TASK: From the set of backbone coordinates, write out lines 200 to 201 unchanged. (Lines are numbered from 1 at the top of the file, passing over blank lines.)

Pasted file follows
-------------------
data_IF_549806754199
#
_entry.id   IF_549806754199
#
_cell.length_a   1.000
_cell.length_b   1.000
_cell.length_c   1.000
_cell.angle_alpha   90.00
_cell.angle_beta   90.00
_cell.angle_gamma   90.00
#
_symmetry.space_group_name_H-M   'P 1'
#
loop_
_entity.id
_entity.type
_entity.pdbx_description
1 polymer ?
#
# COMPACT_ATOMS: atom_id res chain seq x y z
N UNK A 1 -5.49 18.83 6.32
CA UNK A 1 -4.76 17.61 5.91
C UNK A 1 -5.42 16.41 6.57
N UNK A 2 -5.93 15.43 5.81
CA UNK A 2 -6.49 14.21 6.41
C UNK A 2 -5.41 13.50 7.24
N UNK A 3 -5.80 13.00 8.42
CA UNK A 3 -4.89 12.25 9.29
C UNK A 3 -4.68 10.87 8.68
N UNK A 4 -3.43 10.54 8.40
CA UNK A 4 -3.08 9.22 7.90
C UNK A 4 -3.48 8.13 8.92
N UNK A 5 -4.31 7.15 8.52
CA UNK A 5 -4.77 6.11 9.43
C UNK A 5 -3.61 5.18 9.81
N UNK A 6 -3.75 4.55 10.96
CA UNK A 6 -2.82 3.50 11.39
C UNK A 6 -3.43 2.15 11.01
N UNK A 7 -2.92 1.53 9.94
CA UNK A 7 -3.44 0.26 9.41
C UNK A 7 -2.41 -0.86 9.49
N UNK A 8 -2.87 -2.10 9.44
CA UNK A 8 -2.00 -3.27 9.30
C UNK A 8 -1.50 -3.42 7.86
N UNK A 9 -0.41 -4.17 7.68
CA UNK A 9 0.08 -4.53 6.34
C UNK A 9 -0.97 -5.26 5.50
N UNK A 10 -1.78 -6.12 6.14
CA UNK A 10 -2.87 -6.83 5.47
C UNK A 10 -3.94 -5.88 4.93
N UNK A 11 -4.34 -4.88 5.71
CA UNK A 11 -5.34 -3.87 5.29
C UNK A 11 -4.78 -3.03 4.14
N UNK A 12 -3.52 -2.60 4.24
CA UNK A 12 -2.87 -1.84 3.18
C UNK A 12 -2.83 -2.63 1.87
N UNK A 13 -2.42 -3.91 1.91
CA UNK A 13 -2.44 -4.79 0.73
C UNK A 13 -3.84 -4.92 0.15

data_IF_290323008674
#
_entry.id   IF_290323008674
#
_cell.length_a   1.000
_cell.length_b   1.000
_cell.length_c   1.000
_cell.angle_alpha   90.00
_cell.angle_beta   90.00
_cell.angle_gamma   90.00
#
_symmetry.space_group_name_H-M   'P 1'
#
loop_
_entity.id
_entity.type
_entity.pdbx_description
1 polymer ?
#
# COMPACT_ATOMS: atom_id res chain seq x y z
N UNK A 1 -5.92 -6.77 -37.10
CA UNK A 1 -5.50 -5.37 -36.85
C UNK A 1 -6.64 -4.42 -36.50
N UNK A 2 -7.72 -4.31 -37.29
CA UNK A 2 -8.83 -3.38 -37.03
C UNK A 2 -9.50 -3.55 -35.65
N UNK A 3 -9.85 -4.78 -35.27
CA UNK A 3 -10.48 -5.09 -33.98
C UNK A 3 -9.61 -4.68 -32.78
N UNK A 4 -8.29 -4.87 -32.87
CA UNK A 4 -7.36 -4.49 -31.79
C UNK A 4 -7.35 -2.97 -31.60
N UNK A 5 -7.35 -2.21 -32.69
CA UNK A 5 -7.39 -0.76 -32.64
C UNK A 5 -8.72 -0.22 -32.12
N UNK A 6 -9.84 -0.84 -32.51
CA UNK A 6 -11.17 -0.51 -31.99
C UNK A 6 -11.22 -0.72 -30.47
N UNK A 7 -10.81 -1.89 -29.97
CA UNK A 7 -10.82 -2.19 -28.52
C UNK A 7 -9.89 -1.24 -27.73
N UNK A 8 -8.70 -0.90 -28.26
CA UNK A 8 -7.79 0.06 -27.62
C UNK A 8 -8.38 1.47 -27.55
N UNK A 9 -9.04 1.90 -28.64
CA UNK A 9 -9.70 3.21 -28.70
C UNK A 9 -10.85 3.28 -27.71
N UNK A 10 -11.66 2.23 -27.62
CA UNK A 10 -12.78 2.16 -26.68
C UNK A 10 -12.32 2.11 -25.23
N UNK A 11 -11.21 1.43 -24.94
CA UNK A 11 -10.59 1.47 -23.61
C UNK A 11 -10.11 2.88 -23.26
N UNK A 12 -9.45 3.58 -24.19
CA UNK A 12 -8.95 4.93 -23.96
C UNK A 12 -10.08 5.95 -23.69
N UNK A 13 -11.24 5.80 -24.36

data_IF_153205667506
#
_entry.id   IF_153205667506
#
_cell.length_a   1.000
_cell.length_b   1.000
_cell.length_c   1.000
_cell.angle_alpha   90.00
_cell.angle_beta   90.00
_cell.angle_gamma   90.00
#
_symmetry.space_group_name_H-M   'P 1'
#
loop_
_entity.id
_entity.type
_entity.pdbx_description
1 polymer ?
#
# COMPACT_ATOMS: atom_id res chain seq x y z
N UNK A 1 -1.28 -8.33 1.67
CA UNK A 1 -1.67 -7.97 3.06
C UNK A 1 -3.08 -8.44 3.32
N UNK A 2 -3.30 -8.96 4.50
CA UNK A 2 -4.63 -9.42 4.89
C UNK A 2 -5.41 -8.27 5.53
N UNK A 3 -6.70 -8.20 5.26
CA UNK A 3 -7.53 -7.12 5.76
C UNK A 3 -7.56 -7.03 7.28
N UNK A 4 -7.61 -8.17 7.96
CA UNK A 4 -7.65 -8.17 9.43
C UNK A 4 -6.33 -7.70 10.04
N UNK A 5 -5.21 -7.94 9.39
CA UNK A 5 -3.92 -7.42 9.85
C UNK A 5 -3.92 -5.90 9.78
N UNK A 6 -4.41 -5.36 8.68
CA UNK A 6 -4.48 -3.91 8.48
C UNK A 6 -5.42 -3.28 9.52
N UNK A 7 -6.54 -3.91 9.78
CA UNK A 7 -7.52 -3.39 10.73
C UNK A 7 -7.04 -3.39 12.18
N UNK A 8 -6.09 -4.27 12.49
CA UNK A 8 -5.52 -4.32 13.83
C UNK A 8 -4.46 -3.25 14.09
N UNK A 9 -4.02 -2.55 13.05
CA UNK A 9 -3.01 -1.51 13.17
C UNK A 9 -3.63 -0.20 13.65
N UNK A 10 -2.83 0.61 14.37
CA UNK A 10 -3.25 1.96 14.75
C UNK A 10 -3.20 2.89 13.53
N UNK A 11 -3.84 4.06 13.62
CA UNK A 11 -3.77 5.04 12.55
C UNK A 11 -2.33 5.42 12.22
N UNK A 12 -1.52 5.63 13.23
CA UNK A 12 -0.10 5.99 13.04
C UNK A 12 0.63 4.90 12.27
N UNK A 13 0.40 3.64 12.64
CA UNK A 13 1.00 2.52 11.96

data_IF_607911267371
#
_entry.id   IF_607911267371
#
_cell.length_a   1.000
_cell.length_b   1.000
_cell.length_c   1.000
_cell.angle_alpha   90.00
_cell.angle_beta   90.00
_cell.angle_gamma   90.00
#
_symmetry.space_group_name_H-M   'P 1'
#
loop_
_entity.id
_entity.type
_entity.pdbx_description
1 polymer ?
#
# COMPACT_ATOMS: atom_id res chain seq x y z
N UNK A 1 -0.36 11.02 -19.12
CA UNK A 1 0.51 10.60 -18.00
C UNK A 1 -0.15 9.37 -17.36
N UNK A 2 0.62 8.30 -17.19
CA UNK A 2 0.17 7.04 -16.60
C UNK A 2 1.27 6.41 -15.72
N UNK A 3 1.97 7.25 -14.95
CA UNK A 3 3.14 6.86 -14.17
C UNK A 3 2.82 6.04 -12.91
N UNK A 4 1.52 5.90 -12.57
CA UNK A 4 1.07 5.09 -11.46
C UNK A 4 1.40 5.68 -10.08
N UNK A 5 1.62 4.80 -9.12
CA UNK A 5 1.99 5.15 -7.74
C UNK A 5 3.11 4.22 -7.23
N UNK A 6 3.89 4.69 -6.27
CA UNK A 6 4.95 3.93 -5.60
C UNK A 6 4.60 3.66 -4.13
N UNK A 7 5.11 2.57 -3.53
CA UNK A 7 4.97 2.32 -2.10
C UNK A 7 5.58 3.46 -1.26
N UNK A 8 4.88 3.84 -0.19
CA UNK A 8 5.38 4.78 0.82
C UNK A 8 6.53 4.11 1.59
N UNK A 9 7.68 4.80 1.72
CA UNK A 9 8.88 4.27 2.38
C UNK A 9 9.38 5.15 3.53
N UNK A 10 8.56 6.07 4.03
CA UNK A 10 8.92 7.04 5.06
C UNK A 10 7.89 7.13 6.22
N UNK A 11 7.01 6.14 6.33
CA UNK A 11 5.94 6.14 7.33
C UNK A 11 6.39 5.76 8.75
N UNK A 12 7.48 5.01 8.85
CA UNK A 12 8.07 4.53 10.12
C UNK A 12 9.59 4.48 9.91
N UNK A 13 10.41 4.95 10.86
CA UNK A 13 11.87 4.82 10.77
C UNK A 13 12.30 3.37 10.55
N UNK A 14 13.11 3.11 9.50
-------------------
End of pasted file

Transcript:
C UNK A 2 1.27 6.41 -15.72
N UNK A 3 1.97 7.25 -14.95